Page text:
When Farooq was hired in 2016, she became Mooney’s third head coach in three seasons. Mooney had spent her sophomore season deep on UW’s depth chart, rowing in relative obscurity with the fourth varsity eight. Yet Mooney’s physical gifts were obvious to Farooq, and she asked volunteer assistant coach Elle Logan, a three-time Olympian whom Farooq had coached at Stanford, to take Mooney out in a pair and evaluate her.

“She came back and said, Yaz, she has so much potential. She could really go all the way,” Farooq said. “You’ve got to keep working with her. Brooke’s the real deal.”

In 2017, a newly motivated Mooney swiftly ascended from the fourth V8 to the first, and her growth has continued. In a timed training session this spring, she and freshman teammate Sofia Asoumanaki, who rowed for Greece in the 2016 Olympics, both broke UW’s 2,000-meter record on an erg (6 minutes 35 seconds). Mooney has improved her 2017 erg time by a whopping 15 seconds.

What propelled Mooney’s leap from the fourth boat to first? Flipping a mental switch.

“When she started to realize her true potential, she really embraced every opportunity,” Farooq said. “We told her, you can pull way harder than you think you can. You don’t think you’re holding yourself back, but you are. You have to give yourself over to this and go harder and realize you’re not only going to survive but you can keep going at this level.

“She started taking risks. She still hasn’t done a piece where she went out so hard that she blew up, which is what we call it if you overextend yourself. She is just getting an understanding of what she can do. It’s got to be really exciting for her. She’s improved exponentially over where she was. When we say 6:35 on an erg, that’s what Olympians are pulling.”

Mooney, 22, appreciates the prodding. “Yaz has really pushed me and helped me get to where I am today,” she said. “She makes sure I’m not holding back and taking the steps I need to make to reach new PRs (personal records).”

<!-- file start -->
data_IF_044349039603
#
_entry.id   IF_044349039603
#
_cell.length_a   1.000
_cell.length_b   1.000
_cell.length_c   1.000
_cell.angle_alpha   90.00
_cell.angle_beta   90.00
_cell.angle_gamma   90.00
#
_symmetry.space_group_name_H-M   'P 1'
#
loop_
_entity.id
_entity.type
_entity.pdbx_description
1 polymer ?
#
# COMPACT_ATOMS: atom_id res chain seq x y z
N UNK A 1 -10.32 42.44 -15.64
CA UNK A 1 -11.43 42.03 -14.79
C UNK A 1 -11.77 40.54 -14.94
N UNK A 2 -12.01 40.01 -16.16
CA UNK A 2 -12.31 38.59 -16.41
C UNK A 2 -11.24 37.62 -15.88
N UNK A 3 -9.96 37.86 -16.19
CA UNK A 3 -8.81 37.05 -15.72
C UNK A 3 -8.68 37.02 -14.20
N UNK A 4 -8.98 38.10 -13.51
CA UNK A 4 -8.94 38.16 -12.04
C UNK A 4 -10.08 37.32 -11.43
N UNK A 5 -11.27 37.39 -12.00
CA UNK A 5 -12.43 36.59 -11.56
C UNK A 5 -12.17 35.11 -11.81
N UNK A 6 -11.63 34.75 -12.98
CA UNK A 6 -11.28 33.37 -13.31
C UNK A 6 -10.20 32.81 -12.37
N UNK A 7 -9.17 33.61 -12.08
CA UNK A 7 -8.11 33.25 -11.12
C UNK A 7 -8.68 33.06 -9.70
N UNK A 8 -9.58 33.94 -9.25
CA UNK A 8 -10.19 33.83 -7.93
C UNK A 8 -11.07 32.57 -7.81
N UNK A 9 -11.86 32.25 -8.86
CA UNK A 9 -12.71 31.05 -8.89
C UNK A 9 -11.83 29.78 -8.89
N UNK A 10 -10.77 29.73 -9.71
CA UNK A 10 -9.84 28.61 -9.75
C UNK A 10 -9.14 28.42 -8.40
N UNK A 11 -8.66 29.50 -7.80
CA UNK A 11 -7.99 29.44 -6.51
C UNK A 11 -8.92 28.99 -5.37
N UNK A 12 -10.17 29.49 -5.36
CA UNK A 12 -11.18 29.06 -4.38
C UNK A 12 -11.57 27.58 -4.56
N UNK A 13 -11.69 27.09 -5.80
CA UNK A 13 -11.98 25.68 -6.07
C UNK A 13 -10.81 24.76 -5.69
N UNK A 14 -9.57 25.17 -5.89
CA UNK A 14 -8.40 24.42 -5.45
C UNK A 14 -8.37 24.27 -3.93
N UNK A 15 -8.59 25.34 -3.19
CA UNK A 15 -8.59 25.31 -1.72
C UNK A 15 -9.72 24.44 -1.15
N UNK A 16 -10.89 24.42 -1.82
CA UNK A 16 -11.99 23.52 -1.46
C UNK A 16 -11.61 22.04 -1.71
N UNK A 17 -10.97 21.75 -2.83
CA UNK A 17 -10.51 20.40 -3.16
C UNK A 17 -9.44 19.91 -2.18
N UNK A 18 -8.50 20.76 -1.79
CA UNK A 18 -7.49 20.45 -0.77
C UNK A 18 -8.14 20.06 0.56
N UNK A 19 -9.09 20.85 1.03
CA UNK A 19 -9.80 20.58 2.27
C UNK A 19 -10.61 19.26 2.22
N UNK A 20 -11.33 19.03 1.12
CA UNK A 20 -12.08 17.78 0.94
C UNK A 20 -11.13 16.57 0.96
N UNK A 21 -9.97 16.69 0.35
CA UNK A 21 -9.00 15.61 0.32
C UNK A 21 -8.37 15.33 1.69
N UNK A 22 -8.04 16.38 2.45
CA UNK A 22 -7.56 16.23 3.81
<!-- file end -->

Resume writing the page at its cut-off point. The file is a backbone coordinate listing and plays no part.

Farooq praises Mooney for embracing self-direction in her development.

“She’s captured all the elements to make sure she can optimize her performance,” Farooq said. “You’ve got to manage your time. You’ve got to fuel well before and after workouts. You’ve got to get enough sleep. She does all that, all while being a student, and that takes a lot of discipline. That’s why the U.S. coaches are so interested in her. She has the mental discipline to be an elite athlete.”

Farooq marvels at how quickly Mooney rebounded from an unusual health scare. Last April recurring headaches led Mooney to discover she had a cyst sitting near her optic chiasm (the part of the brain where optic nerves cross), pressuring both nerves.

In late June, after UW won the NCAA championship, she underwent a delicate endoscopic brain surgery where the mass was removed via her nostrils. After a six-week recovery, she resumed normal training.

“No lingering effects,” she said cheerfully.

“That tells you something about her preparation and her commitment,” Farooq said. “In the beginning, I don’t think Brooke really believed she could do what she’s doing now. Then she started to believe, and I think she decided that she really wanted it. Over the years I’ve seen athletes who seem like they have a lot of potential. But the ones who actually go after it, who truly pursue it, make something happen. That’s what Brooke is doing.”

Note

• Last year UW claimed its first NCAA championship in women’s rowing since 2001 (and fourth overall) by sweeping all three races — varsity eight, second varsity and varsity four, the first time in the event’s 21-year history any school accomplished that feat.